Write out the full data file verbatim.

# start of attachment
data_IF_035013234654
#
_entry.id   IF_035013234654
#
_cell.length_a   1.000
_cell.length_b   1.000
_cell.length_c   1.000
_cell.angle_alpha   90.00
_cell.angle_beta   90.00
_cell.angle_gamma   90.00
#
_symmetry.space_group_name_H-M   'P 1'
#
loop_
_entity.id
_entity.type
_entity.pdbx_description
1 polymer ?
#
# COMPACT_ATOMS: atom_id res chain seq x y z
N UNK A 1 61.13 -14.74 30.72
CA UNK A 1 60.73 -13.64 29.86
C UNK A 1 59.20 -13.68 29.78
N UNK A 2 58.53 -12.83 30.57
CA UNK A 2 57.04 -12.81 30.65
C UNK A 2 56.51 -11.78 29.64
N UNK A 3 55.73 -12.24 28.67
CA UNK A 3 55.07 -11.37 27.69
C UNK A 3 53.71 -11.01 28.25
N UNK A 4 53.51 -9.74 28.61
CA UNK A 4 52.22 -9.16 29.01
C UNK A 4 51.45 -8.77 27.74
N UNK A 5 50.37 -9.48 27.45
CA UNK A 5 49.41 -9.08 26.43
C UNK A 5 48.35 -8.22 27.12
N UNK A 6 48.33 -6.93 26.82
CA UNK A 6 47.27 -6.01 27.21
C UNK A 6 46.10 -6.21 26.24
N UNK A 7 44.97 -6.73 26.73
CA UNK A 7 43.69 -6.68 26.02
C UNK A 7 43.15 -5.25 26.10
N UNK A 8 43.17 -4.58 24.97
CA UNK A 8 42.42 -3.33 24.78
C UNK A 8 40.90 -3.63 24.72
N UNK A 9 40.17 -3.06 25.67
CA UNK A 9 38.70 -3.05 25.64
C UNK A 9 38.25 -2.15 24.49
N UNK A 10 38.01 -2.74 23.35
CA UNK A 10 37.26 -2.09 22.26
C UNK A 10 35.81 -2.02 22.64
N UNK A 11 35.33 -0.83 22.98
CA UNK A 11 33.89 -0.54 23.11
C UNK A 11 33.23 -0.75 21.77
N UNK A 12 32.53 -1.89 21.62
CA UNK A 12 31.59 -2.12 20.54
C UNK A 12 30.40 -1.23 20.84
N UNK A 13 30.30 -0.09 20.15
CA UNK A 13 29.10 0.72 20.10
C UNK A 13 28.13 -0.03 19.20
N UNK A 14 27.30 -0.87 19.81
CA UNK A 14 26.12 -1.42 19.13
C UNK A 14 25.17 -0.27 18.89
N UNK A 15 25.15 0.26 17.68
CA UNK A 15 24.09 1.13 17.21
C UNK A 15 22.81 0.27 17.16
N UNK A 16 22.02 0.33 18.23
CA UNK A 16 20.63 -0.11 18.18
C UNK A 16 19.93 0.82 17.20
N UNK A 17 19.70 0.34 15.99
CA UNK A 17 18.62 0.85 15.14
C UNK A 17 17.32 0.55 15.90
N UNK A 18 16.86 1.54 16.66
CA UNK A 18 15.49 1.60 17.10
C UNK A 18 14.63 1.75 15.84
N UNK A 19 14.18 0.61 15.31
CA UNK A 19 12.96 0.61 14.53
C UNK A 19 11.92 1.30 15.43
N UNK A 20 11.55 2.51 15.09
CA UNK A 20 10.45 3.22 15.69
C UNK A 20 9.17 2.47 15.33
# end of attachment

data_IF_035013234654
#
_entry.id   IF_035013234654
#
_cell.length_a   1.000
_cell.length_b   1.000
_cell.length_c   1.000
_cell.angle_alpha   90.00
_cell.angle_beta   90.00
_cell.angle_gamma   90.00
#
_symmetry.space_group_name_H-M   'P 1'
#
loop_
_entity.id
_entity.type
_entity.pdbx_description
1 polymer ?
#
# COMPACT_ATOMS: atom_id res chain seq x y z
N UNK A 1 61.13 -14.74 30.72
CA UNK A 1 60.73 -13.64 29.86
C UNK A 1 59.20 -13.68 29.78
N UNK A 2 58.53 -12.83 30.57
CA UNK A 2 57.04 -12.81 30.65
C UNK A 2 56.51 -11.78 29.64
N UNK A 3 55.73 -12.24 28.67
CA UNK A 3 55.07 -11.37 27.69
C UNK A 3 53.71 -11.01 28.25
N UNK A 4 53.51 -9.74 28.61
CA UNK A 4 52.22 -9.16 29.01
C UNK A 4 51.45 -8.77 27.74
N UNK A 5 50.37 -9.48 27.45
CA UNK A 5 49.41 -9.08 26.43
C UNK A 5 48.35 -8.22 27.12
N UNK A 6 48.33 -6.93 26.82
CA UNK A 6 47.27 -6.01 27.21
C UNK A 6 46.10 -6.21 26.24
N UNK A 7 44.97 -6.73 26.73
CA UNK A 7 43.69 -6.68 26.02
C UNK A 7 43.15 -5.25 26.10
N UNK A 8 43.17 -4.58 24.97
CA UNK A 8 42.42 -3.33 24.78
C UNK A 8 40.90 -3.63 24.72
N UNK A 9 40.17 -3.06 25.67
CA UNK A 9 38.70 -3.05 25.64
C UNK A 9 38.25 -2.15 24.49
N UNK A 10 38.01 -2.74 23.35
CA UNK A 10 37.26 -2.09 22.26
C UNK A 10 35.81 -2.02 22.64
N UNK A 11 35.33 -0.83 22.98
CA UNK A 11 33.89 -0.54 23.11
C UNK A 11 33.23 -0.75 21.77
N UNK A 12 32.53 -1.89 21.62
CA UNK A 12 31.59 -2.12 20.54
C UNK A 12 30.40 -1.23 20.84
N UNK A 13 30.30 -0.09 20.15
CA UNK A 13 29.10 0.72 20.10
C UNK A 13 28.13 -0.03 19.20
N UNK A 14 27.30 -0.87 19.81
CA UNK A 14 26.12 -1.42 19.13
C UNK A 14 25.17 -0.27 18.89
N UNK A 15 25.15 0.26 17.68
CA UNK A 15 24.09 1.13 17.21
C UNK A 15 22.81 0.27 17.16
N UNK A 16 22.02 0.33 18.23
CA UNK A 16 20.63 -0.11 18.18
C UNK A 16 19.93 0.82 17.20
N UNK A 17 19.70 0.34 15.99
CA UNK A 17 18.62 0.85 15.14
C UNK A 17 17.32 0.55 15.90
N UNK A 18 16.86 1.54 16.66
CA UNK A 18 15.49 1.60 17.10
C UNK A 18 14.63 1.75 15.84
N UNK A 19 14.18 0.61 15.31
CA UNK A 19 12.96 0.61 14.53
C UNK A 19 11.92 1.30 15.43
N UNK A 20 11.55 2.51 15.09
CA UNK A 20 10.45 3.22 15.69
C UNK A 20 9.17 2.47 15.33